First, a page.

The most recent issue of ABA Journal Online had a pair of oddly contrasting stories about bar exams. Even as New York's bar examiners were trying to reconstruct scores for 47 exams that were compromised by computer failure, the South Carolina Supreme Court has ordered the suppression of scores from the trusts and estates question on the South Carolina bar.
I think that the coverage of these two bar exam news items on the Feminist Law Professors blog hits the sweet spot of truth. It may be true, as Bridget Crawford suggests, that New York's imputed bar exam scores are brewing up a six-pack of trouble. If so, then South Carolina has enough suds on hand to intoxicate everyone who will be watching this weekend's football showdown between the University of South Carolina Gamecocks and the Clemson Tigers. Ann Bartow correctly calls South Carolina's situation a "scandal." South Carolina's leading newspaper describes the episode as "a mess for everyone."
Here's the key difference between New York and South Carolina: New York lost scores to computer error. It is trying to reconstruct, in evident good faith, what happened, or at least what one can reasonably expect to have happened, on 47 exams that the computer ate. The six people who failed the bar on the basis of that state's statistical evaluation will surely file grievances and may even sue, but the New York bar has been forthcoming with information.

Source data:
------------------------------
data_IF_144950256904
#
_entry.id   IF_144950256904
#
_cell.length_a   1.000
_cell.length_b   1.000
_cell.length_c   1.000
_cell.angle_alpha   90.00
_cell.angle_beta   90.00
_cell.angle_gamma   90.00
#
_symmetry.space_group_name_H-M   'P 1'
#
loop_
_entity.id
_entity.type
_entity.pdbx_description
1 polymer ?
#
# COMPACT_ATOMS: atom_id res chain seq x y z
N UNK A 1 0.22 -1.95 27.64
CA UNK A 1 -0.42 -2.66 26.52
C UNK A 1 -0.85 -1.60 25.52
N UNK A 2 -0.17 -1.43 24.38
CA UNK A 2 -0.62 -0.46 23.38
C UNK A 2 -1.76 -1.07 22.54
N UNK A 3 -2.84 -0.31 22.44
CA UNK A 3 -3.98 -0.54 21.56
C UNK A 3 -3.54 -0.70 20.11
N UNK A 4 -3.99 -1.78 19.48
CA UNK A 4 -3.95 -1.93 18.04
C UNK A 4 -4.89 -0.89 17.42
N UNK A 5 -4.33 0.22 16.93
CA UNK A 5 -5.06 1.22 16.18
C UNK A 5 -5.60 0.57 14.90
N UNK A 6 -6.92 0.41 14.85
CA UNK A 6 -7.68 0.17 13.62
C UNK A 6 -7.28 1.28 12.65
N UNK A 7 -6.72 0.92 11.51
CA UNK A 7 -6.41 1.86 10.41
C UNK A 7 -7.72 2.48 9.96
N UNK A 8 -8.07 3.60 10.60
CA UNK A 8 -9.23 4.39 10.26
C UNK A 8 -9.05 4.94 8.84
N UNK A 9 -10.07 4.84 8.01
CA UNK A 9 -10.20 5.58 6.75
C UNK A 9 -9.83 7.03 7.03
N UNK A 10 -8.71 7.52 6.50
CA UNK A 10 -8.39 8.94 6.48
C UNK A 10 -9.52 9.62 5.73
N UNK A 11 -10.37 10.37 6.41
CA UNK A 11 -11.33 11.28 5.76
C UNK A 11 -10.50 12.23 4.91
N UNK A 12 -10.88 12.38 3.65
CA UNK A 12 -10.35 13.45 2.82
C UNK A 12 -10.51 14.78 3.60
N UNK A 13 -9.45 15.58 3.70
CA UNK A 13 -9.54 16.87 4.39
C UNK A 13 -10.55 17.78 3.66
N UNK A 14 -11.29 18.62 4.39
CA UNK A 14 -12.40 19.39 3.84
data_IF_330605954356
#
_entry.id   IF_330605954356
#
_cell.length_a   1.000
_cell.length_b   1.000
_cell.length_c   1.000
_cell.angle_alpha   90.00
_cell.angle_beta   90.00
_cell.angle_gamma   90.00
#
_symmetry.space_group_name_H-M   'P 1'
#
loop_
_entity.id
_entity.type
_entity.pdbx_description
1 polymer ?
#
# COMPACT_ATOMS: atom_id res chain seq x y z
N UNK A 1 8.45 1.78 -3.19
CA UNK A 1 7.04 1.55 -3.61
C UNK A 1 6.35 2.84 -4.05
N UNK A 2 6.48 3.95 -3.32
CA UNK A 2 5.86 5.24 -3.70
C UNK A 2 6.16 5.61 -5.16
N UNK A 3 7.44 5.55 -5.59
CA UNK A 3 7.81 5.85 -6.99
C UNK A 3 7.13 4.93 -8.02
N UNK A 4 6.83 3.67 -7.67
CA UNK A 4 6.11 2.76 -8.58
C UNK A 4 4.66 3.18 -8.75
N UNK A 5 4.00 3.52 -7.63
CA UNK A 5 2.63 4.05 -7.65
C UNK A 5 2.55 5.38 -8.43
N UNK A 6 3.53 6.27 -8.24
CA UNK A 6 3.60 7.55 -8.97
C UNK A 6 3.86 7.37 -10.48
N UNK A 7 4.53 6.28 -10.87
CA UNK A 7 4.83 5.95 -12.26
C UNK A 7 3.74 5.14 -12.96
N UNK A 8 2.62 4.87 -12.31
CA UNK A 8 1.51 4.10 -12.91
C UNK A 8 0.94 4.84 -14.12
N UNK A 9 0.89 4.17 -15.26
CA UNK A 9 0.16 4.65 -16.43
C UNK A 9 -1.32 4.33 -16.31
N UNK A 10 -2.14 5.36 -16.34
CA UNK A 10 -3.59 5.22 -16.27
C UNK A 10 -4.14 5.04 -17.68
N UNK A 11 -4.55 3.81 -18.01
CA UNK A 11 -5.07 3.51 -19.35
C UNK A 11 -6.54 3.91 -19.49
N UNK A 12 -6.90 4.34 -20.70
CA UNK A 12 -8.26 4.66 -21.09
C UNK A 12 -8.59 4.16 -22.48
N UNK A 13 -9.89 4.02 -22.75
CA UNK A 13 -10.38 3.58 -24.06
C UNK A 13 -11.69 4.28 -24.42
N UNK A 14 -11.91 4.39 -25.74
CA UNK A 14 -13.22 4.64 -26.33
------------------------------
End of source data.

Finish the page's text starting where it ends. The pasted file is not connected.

South Carolina, on the other hand, is refusing to credit scores from a question that, by all appearances, had been written, administered, and graded in good faith. The South Carolina Supreme Court's statement offers no explanation. It's one thing, as New York has done, to lose exams and then to try one's best to fill the resulting gap. It is an altogether different thing to suppress seemingly legitimate results. It casts doubt on the legitimacy of the 20 putative "beneficiaries" who have now been admitted to the South Carolina bar by court order rather than exam scores. It casts doubt on the legitimacy of the bar passage rates of the state's law schools. It casts doubt on the legitimacy on the state's highest court and on the state's bar as a whole.
The South Carolina Supreme Court is the only entity that can end the embarrassment. Until that court explains the evident departure from its own rules, which appear to prohibit this very sort of intrusion into the bar exam process, it allows forums such as Above the Law (here and here) and FITSNews for Now (here and here and here) to define the terms on which this matter will be discussed.
So far South Carolina's Justices appear to hold the view that everyone will eventually forget and move on. They won't. As one of South Carolina's greatest heroes would call it, this is Swamp Fox news. They conceal; we'll decide.
Labels: South Carolina bar exam scandal